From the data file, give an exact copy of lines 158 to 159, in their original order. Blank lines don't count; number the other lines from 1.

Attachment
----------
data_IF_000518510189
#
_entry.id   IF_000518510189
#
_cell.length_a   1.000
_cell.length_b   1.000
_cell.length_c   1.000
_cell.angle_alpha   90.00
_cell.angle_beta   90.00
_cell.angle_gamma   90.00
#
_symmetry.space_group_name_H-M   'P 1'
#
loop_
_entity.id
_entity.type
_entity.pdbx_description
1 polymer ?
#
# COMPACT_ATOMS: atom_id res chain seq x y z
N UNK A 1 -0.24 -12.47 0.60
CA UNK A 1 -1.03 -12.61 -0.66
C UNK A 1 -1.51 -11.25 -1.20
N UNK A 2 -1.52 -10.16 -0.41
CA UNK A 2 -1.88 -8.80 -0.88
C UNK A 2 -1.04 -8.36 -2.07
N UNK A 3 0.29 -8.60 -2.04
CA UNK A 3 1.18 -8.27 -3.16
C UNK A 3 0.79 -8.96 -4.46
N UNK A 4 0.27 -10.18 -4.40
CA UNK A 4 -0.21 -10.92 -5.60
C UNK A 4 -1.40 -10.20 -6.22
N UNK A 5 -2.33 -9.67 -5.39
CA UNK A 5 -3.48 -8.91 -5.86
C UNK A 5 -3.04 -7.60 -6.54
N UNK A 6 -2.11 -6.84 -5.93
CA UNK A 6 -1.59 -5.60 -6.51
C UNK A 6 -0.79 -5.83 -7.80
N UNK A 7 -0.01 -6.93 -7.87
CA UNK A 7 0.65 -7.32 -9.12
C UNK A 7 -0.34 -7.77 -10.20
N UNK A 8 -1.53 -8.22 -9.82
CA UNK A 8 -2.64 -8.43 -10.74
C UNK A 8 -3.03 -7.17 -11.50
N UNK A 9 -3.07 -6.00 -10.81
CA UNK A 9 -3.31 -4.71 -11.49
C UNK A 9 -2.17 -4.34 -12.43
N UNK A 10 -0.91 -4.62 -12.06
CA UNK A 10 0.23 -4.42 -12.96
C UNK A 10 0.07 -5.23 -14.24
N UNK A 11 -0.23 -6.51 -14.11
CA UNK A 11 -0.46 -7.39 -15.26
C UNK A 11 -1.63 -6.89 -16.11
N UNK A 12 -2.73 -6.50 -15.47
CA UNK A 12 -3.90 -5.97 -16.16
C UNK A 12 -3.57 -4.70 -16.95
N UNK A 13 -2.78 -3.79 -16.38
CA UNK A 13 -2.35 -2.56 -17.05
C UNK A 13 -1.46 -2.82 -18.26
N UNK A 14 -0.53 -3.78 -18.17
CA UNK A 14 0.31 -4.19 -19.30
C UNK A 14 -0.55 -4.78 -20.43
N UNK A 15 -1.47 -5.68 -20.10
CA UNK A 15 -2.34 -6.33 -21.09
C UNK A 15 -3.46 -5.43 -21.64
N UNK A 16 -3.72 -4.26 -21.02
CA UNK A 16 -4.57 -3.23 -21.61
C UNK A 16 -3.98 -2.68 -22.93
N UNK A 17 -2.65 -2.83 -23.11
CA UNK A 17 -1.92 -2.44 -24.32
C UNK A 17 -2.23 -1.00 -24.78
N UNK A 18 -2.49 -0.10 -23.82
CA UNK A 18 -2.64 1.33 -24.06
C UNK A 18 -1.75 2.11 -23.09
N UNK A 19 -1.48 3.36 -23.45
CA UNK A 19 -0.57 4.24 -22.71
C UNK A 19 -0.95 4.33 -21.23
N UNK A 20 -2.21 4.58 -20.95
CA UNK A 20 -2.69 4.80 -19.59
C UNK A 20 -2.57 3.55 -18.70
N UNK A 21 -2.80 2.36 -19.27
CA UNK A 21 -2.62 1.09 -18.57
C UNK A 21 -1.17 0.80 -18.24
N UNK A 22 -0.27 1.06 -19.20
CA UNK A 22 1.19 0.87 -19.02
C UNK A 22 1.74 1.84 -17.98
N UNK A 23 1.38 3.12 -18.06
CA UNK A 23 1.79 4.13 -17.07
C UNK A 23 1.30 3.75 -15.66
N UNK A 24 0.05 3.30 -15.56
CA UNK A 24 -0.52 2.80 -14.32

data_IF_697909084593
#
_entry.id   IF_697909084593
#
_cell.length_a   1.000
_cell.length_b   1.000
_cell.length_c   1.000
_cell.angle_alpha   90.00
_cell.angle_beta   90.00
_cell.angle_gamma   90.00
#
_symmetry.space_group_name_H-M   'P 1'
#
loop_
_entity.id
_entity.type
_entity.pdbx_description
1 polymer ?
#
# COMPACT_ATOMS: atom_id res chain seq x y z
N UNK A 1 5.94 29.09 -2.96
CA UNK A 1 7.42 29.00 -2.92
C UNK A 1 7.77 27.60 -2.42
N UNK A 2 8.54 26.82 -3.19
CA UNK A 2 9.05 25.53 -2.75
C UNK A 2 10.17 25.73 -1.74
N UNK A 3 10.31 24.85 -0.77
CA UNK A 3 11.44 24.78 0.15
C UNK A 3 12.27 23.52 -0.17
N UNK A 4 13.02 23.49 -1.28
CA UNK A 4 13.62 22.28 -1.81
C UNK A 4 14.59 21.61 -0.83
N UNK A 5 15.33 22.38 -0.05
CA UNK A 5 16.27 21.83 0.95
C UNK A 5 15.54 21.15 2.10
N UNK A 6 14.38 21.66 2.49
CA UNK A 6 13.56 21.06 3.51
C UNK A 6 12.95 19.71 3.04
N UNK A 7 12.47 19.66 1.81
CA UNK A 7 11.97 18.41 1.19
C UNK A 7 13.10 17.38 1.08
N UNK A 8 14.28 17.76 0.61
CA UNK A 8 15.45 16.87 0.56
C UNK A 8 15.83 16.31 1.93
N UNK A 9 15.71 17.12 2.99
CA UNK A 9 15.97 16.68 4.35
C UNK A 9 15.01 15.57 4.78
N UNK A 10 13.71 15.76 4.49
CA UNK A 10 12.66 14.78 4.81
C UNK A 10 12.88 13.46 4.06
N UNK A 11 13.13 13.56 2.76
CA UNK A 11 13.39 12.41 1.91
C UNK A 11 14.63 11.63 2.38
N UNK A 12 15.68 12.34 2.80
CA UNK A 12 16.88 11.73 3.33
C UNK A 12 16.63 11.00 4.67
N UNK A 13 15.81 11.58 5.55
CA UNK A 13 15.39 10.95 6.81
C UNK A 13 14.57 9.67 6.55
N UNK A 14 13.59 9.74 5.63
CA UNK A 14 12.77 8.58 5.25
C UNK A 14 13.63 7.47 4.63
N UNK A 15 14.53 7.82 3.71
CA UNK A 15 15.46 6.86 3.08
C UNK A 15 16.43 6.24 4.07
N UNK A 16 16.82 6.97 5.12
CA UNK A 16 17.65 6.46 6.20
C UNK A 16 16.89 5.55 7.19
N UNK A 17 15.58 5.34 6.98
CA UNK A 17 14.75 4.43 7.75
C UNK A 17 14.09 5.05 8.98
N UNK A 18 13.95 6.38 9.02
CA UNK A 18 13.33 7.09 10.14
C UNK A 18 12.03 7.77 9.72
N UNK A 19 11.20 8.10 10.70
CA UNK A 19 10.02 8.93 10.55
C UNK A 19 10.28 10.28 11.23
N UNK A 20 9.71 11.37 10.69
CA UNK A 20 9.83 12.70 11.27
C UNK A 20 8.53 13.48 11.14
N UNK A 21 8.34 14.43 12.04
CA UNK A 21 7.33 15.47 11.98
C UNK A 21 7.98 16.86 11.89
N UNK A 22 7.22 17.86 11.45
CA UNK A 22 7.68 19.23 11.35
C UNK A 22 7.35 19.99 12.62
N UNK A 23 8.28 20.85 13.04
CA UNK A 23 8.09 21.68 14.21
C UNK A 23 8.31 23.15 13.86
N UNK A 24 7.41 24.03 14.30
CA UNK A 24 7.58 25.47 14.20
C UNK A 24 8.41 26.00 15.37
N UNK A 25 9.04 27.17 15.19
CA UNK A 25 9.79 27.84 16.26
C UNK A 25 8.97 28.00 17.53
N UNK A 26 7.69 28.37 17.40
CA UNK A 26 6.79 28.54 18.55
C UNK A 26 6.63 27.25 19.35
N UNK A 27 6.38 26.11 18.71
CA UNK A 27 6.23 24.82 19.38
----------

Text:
CA UNK A 16 17.65 6.46 6.20
C UNK A 16 16.89 5.55 7.19